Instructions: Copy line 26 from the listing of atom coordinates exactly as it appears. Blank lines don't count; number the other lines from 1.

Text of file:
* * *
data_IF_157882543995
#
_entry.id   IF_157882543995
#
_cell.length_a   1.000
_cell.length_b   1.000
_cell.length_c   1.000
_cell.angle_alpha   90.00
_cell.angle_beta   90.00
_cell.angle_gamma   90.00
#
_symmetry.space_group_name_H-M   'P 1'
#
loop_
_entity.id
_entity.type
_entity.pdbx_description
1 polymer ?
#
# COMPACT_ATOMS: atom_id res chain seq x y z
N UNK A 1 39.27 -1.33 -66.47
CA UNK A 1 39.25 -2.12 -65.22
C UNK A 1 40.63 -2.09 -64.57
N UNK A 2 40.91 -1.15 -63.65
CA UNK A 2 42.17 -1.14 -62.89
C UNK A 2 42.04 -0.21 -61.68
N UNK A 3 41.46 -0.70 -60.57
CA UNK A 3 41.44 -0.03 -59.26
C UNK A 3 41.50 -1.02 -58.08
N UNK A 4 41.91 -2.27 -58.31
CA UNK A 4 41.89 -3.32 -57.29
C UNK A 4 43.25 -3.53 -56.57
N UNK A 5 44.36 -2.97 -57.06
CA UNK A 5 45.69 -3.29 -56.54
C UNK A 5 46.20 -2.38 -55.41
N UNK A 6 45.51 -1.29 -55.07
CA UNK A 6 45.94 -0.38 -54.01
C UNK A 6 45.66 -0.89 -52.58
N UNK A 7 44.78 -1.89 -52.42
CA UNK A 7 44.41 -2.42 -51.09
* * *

C UNK A 2 42.04 -0.21 -61.68